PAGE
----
TPP huge op­por­tu­nity to get ahead

Work­ing on so­lu­tions with en­vi­ron­men­tal­ists is a 2013 goal Bruce Wills writes.

Matamata Chronicle - - Rural Delivery -

IHAVE two big wishes for 2013 – agree­ing the Tran­sPa­cific Part­ner­ship (TPP) and an end to the ‘‘farmer ver­sus en­vi­ron­men­tal­ist’’ bick­er­ing.

If we can get en­vi­ron­men­tal­ists work­ing with us on so­lu­tions, a bet­ter en­vi­ron­ment will reap a pot of gold at the end of an eco­nomic rain­bow called the TPP.

Money makes all things pos­si­ble, some­thing you only dis­cover when you don’t have it.

The TPP is a US$21 tril­lion (NZ$24.9t) club and Europe would need an­other Ger­many just to match it.

I know some have sus­pi­cions and want ev­ery­thing done in the open but trade ne­go­ti­a­tions are like any ne­go­ti­a­tion.

Whether it is for wages or a used car, there are things that must be kept within four walls.

I doubt those of a con­spir­a­to­rial dis­po­si­tion would want their per­sonal de­tails posted on the in­ter­net.

I also know that any TPP deal will need leg­is­la­tion and if that does not pro­vide scru­tiny, what would?

The TPP must elim­i­nate all tar­iffs placed on prod­ucts to pro­tect domestic in­dus­tries from com­pe­ti­tion.

Any other non-tar­iff con­di­tion must be based on sci­en­tific stan­dards to make trade open, ac­ces­si­ble and above all, hon­est.

We will be on to a win­ner if we can get a high-qual­ity deal. Look at it like this: Twenty years ago, our two-way trade with Ja­pan was 10 times greater than our two-way trade with China.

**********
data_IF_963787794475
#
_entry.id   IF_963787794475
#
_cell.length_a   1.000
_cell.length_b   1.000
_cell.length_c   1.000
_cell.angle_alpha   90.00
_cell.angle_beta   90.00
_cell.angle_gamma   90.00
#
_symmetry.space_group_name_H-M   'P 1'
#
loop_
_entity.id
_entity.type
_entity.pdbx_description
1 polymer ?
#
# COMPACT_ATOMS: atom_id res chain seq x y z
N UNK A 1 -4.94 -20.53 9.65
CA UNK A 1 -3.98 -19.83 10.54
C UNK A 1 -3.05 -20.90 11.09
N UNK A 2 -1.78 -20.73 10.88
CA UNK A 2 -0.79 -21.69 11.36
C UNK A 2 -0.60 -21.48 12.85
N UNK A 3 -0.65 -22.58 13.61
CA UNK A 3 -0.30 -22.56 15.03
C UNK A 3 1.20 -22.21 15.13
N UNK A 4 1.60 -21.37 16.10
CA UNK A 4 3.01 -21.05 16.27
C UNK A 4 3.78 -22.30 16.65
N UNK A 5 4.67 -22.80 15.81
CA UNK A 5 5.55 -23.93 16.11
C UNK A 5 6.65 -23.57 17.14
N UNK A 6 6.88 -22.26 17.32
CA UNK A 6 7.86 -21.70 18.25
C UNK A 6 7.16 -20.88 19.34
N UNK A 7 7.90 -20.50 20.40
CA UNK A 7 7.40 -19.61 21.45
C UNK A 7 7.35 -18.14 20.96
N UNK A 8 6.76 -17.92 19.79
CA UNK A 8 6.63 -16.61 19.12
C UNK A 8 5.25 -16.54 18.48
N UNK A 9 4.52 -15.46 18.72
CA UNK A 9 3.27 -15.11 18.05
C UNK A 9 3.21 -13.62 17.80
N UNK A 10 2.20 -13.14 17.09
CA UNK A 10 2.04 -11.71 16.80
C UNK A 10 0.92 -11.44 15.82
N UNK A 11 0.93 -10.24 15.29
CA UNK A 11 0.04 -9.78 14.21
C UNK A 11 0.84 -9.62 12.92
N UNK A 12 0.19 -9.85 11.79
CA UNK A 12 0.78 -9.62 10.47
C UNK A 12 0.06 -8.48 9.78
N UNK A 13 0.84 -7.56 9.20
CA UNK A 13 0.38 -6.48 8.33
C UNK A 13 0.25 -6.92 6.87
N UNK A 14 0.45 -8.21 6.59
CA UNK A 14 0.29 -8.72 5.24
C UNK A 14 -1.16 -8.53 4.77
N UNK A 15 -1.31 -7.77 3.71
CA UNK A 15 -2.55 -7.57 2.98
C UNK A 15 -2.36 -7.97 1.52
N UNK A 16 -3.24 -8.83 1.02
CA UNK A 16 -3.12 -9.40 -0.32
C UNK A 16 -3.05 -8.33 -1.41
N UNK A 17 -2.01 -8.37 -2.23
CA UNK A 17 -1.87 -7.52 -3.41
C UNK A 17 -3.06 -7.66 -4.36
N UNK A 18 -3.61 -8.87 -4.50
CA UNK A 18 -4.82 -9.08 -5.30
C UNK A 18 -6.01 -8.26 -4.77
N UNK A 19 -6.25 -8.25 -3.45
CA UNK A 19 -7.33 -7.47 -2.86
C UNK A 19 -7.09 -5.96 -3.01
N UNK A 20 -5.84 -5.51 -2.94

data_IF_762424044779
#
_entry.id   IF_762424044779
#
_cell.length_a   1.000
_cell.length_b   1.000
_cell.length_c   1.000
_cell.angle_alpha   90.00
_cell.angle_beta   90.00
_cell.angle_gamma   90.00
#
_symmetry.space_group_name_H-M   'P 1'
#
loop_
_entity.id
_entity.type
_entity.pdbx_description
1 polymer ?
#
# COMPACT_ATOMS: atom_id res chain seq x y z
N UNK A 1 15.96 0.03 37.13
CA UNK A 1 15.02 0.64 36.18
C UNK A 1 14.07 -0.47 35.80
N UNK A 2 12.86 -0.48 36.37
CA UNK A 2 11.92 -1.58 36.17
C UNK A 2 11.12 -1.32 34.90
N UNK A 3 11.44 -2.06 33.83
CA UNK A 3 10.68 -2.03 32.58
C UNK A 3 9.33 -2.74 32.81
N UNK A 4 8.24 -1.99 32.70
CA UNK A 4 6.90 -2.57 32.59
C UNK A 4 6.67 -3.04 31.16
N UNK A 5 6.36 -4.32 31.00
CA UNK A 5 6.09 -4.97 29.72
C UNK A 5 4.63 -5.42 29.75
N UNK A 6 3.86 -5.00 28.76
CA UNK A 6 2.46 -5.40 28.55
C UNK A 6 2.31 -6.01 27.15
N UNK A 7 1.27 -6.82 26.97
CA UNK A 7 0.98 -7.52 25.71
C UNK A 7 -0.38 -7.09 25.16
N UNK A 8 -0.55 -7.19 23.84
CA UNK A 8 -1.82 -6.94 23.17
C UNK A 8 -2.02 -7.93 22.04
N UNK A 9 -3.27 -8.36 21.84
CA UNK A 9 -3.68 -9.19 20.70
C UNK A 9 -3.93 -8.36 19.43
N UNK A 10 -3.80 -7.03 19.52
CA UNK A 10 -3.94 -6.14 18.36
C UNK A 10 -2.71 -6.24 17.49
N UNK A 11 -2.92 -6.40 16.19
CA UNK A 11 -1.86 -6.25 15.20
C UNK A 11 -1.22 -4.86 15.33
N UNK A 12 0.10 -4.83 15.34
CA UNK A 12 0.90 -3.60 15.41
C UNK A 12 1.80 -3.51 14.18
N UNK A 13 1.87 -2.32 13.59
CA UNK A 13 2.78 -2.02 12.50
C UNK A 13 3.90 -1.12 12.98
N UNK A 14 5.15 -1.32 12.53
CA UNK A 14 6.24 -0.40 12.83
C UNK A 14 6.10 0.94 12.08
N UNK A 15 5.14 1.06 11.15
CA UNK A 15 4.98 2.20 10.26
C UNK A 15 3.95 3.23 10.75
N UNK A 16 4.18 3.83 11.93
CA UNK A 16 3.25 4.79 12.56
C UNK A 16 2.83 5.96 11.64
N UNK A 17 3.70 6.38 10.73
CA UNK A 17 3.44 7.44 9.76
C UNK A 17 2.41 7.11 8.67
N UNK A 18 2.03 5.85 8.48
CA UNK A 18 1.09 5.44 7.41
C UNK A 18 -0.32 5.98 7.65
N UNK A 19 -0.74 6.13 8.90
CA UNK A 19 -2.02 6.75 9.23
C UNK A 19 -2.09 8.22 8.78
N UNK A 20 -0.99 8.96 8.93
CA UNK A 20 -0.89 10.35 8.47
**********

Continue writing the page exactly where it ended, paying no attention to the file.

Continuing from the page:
Last year, Ja­pan rep­re­sented just half of our trade with China.

Our ex­ports to China have tre­bled since 2008 when the China free trade agree­ment was signed – a success story for trade ac­cess and open­ness.

Ev­ery New Zealand dol­lar you spend is backed by what we col­lec­tively ex­port. Like­wise, most farm­ers I know care deeply about the en­vi­ron­ment be­cause a farm is a home and a work­place.

This is why we need en­vi­ron­men­tal sci­en­tists work­ing with us for so­lu­tions.

The Min­istry for the En­vi­ron­ment’s 2012 water qual­ity re­sults for swim­ming shows that while farm­ing af­fects water qual­ity, so does hu­man ac­tiv­ity.

Farm­ing by it­self does not ex­plain the very poor water qual- ity at camp­grounds and around small ru­ral set­tle­ments nor, for that mat­ter, poor qual­ity water found in many of our ur­ban cen­tres.

Since it re­ceived that silly moniker ‘‘as among the worst in the west­ern world’’, the Manawatu River has ei­ther had the big­gest come­back since Lazarus, to be cleaner than Welling­ton’s Hutt River, or there is a hu­man di­men­sion to water qual­ity.

While his­tory will be the judge, I be­lieve Fed­er­ated Farm­ers’ ef­forts on the Land and Water Fo­rum (LAWF) may be the end of the be­gin­ning for fin­ger point­ing.

What emerged in its fi­nal report was agree­ment. Agri­cul­ture, coun­cils and even those or­gan­i­sa­tions we some­times rub up against found com­mon ground.

I ac­knowl­edge agri­cul­ture has been on the pol­icy back foot ever since some­one put two words to­gether and formed an un­help­ful slo­gan but LAWF changes that.

De­ci­sions about how we farm with water are bet­ter made by af­fected com­mu­ni­ties than by a dis­tant judge.

Some will con­tinue to throw pri­mary school taunts, but they are the fringe th­ese days.

LAWF is a big shift be­cause it recog­nises the im­por­tance of keep­ing farm­ing prof­itable and al­low­ing it to grow, as long as our en­vi­ron­men­tal im­pacts don’t.

That is why we need en­vi­ron­men­tal sci­en­tists work­ing with us on so­lu­tions in­stead of prob­lems.

With this and a TPP set to su­per­charge our ex­ports, it would make for a very happy new year in­deed.

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